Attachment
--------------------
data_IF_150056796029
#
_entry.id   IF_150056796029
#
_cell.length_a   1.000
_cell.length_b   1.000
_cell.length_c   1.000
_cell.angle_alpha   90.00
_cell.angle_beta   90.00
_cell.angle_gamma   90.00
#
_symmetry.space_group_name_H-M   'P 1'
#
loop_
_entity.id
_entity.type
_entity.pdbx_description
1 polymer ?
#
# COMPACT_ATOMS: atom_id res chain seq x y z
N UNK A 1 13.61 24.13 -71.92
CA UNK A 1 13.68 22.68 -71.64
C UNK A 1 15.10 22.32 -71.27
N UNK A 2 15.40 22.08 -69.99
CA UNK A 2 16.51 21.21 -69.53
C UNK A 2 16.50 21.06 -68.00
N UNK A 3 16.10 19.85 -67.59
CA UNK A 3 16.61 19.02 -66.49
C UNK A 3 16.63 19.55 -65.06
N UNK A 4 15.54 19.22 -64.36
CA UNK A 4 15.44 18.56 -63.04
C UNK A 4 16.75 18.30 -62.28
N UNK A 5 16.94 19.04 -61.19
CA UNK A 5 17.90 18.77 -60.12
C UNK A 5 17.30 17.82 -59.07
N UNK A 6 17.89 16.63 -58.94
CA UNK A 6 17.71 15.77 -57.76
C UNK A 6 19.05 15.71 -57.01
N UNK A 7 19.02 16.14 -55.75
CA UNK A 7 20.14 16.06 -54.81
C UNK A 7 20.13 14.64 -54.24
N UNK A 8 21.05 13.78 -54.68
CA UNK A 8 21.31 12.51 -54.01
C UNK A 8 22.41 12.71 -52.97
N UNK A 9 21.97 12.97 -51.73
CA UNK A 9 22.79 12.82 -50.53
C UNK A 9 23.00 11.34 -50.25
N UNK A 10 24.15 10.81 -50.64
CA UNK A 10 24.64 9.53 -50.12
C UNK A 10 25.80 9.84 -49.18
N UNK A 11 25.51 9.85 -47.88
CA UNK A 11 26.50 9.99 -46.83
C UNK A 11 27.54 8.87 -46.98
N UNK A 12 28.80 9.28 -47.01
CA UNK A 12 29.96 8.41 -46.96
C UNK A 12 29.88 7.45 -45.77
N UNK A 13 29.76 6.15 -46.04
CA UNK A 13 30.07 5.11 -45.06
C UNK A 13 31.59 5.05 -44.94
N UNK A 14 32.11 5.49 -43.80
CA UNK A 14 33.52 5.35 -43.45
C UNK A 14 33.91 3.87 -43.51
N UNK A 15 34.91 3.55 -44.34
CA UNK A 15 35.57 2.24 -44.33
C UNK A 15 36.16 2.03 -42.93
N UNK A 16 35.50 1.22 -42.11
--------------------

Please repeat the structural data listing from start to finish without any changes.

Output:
data_IF_150056796029
#
_entry.id   IF_150056796029
#
_cell.length_a   1.000
_cell.length_b   1.000
_cell.length_c   1.000
_cell.angle_alpha   90.00
_cell.angle_beta   90.00
_cell.angle_gamma   90.00
#
_symmetry.space_group_name_H-M   'P 1'
#
loop_
_entity.id
_entity.type
_entity.pdbx_description
1 polymer ?
#
# COMPACT_ATOMS: atom_id res chain seq x y z
N UNK A 1 13.61 24.13 -71.92
CA UNK A 1 13.68 22.68 -71.64
C UNK A 1 15.10 22.32 -71.27
N UNK A 2 15.40 22.08 -69.99
CA UNK A 2 16.51 21.21 -69.53
C UNK A 2 16.50 21.06 -68.00
N UNK A 3 16.10 19.85 -67.59
CA UNK A 3 16.61 19.02 -66.49
C UNK A 3 16.63 19.55 -65.06
N UNK A 4 15.54 19.22 -64.36
CA UNK A 4 15.44 18.56 -63.04
C UNK A 4 16.75 18.30 -62.28
N UNK A 5 16.94 19.04 -61.19
CA UNK A 5 17.90 18.77 -60.12
C UNK A 5 17.30 17.82 -59.07
N UNK A 6 17.89 16.63 -58.94
CA UNK A 6 17.71 15.77 -57.76
C UNK A 6 19.05 15.71 -57.01
N UNK A 7 19.02 16.14 -55.75
CA UNK A 7 20.14 16.06 -54.81
C UNK A 7 20.13 14.64 -54.24
N UNK A 8 21.05 13.78 -54.68
CA UNK A 8 21.31 12.51 -54.01
C UNK A 8 22.41 12.71 -52.97
N UNK A 9 21.97 12.97 -51.73
CA UNK A 9 22.79 12.82 -50.53
C UNK A 9 23.00 11.34 -50.25
N UNK A 10 24.15 10.81 -50.64
CA UNK A 10 24.64 9.53 -50.12
C UNK A 10 25.80 9.84 -49.18
N UNK A 11 25.51 9.85 -47.88
CA UNK A 11 26.50 9.99 -46.83
C UNK A 11 27.54 8.87 -46.98
N UNK A 12 28.80 9.28 -47.01
CA UNK A 12 29.96 8.41 -46.96
C UNK A 12 29.88 7.45 -45.77
N UNK A 13 29.76 6.15 -46.04
CA UNK A 13 30.07 5.11 -45.06
C UNK A 13 31.59 5.05 -44.94
N UNK A 14 32.11 5.49 -43.80
CA UNK A 14 33.52 5.35 -43.45
C UNK A 14 33.91 3.87 -43.51
N UNK A 15 34.91 3.55 -44.34
CA UNK A 15 35.57 2.24 -44.33
C UNK A 15 36.16 2.03 -42.93
N UNK A 16 35.50 1.22 -42.11